Tonsillitis, an inflammation of the tonsils, usually occurs in dogs with another disorder of the lungs or airways, such as disorders of the nose, mouth, or upper throat (for example, cleft palate); chronic vomiting or regurgitation (for example, from an enlarged esophagus); or chronic coughing (for example, with bronchitis). When present, it is most frequently seen in small breeds. Chronic tonsillitis may occur in brachycephalic dogs (those bred to have flattened faced and short noses) along with inflammation of the upper throat. Bacteria are a frequent cause of disease. Plant fibers or other foreign bodies that lodge in a tonsil may produce a localized 1-sided inflammation or abscess. Other physical and chemical agents may cause irritation of the mouth and upper throat and one or both tonsils. Tonsillitis may also accompany tumors in the tonsil because of physical trauma or bacterial infection that enters the diseased tonsil.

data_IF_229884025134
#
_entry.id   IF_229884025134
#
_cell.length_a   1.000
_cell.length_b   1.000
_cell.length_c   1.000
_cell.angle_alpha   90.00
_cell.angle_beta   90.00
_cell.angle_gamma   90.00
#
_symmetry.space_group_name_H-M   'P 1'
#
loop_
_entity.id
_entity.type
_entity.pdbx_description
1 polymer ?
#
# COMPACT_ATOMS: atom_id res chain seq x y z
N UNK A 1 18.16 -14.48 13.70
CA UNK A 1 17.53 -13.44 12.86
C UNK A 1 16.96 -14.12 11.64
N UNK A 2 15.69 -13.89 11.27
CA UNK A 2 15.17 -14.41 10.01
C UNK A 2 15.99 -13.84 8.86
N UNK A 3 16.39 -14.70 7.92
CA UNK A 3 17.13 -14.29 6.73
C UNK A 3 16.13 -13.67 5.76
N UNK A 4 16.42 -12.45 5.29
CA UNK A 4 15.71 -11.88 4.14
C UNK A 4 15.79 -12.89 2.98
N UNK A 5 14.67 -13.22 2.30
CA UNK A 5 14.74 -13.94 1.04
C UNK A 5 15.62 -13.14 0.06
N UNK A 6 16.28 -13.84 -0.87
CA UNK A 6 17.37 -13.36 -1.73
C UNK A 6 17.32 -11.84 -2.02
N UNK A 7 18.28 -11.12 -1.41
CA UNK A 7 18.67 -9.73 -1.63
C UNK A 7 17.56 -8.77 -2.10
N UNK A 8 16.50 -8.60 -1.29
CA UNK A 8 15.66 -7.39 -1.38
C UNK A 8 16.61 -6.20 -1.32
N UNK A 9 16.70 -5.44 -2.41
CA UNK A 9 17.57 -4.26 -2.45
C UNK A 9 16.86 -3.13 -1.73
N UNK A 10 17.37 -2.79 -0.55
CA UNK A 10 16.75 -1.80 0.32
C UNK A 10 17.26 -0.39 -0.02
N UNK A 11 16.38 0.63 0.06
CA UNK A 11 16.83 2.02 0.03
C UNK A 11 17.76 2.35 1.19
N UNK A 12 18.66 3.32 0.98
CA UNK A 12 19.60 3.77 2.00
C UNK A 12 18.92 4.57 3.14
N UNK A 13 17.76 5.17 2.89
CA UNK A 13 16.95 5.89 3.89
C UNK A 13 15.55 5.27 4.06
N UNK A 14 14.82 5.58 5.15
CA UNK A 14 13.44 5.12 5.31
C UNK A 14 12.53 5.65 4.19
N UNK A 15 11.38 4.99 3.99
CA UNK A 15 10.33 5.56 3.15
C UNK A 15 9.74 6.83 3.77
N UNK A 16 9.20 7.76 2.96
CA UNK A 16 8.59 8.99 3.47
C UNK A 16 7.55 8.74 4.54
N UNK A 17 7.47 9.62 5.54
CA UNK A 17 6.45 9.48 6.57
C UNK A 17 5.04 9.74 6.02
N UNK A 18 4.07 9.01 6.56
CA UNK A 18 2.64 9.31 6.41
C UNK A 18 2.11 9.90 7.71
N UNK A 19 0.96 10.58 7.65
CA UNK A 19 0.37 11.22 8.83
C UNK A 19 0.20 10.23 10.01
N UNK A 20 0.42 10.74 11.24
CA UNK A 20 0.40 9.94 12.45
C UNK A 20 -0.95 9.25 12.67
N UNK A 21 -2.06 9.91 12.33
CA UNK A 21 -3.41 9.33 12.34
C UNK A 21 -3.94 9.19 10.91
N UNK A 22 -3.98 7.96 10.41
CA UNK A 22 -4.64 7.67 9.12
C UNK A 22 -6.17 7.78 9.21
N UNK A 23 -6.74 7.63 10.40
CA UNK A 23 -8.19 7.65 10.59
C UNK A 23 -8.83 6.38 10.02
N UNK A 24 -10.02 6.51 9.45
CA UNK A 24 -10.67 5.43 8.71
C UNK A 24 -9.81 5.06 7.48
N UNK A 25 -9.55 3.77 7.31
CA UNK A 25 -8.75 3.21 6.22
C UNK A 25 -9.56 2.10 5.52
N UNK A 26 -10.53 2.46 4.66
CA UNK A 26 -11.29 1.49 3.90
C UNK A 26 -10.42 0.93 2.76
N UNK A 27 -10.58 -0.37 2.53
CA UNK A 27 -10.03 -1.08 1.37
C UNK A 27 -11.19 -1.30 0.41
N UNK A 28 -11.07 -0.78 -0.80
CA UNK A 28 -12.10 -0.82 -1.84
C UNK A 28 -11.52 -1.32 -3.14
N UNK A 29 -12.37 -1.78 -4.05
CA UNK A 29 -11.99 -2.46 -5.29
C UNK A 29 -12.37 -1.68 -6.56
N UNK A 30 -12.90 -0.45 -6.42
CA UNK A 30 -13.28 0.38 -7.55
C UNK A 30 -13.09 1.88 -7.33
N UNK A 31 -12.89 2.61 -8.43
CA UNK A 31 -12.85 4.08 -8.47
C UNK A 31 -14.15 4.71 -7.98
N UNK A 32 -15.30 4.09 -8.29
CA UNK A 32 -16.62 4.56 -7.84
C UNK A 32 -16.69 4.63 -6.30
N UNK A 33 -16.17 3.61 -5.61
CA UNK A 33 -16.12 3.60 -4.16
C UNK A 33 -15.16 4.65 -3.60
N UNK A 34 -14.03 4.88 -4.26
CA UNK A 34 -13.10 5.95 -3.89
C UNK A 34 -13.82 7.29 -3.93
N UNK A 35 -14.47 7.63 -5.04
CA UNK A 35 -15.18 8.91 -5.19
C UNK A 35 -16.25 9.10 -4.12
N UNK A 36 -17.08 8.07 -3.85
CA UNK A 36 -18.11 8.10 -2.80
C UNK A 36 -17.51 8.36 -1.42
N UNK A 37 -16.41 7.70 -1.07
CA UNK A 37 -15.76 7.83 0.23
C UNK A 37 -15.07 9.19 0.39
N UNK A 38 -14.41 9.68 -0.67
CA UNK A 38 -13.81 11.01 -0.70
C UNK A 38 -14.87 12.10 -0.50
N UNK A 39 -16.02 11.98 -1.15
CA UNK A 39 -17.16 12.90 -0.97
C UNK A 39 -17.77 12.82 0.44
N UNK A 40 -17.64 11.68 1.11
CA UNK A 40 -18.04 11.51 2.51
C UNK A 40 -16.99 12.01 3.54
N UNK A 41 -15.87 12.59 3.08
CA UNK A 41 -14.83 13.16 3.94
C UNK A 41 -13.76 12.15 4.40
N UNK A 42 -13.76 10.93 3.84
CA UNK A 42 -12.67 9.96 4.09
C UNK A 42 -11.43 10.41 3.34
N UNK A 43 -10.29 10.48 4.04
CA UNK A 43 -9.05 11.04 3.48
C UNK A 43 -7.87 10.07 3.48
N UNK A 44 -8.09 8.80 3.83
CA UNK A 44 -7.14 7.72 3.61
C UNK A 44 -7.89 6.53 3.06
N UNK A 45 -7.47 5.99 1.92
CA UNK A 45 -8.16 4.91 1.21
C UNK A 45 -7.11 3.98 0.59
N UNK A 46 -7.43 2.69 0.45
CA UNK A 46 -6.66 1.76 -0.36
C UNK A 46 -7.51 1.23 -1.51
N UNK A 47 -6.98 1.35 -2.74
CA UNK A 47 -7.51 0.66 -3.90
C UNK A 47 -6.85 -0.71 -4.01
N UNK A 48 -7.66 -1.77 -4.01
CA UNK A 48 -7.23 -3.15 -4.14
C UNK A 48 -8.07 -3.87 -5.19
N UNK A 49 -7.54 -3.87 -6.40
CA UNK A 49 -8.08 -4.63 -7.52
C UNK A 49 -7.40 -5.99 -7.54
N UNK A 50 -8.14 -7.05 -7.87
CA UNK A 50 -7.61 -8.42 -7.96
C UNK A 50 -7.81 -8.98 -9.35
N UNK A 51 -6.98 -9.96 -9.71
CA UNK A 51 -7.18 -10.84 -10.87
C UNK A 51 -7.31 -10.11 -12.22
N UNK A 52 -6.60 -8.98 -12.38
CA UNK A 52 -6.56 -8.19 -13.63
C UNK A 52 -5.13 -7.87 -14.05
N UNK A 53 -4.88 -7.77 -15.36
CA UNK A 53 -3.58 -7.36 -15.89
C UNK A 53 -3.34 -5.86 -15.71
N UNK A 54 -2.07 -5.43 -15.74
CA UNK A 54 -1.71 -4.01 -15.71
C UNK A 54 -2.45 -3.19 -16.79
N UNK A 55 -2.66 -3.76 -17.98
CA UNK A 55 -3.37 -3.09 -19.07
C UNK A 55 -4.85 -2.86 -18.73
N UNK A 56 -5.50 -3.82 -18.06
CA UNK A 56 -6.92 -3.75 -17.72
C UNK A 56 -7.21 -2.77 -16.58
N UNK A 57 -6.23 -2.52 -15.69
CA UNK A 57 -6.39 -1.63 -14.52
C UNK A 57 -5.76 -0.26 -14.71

Tonsillitis is not always accompanied by obvious signs. Gagging, followed by retching or a short, soft cough, may result in expulsion of small amounts of mucus. Poor appetite, listlessness, salivation, and difficulty swallowing are seen in severe tonsillitis. Enlargement of the tonsils may range from slight to large enough to cause difficulty swallowing or to cause high-pitched, noisy breathing.
Prompt administration of appropriate antibiotics is the usual treatment for bacterial tonsillitis. In dogs that do not respond to initial treatment, bacterial culture and drug sensitivity testing may be needed to identify the best course of treatment. Mild pain relievers are sometimes given for severe pharyngeal irritation, and a soft palatable diet is recommended for a few days until the difficulty swallowing resolves. Most cases of tonsillitis do not require removal of the tonsils (tonsillectomy). The veterinarian will probably recommend tonsillectomy when tumors of the tonsil are present or when there is chronic tonsil enlargement that interferes with airflow.
Last full review/revision July 2011 by Ned F. Kuehn, DVM, MS, DACVIM; Neil W. Dyer, DVM, MS, DACVP; Joe Hauptman, DVM, MS, DACVS; Steven L. Marks, BVSc, MS, MRCVS, DACVIM; Stuart M. Taylor, PhD, BVMS, MRCVS, DECVP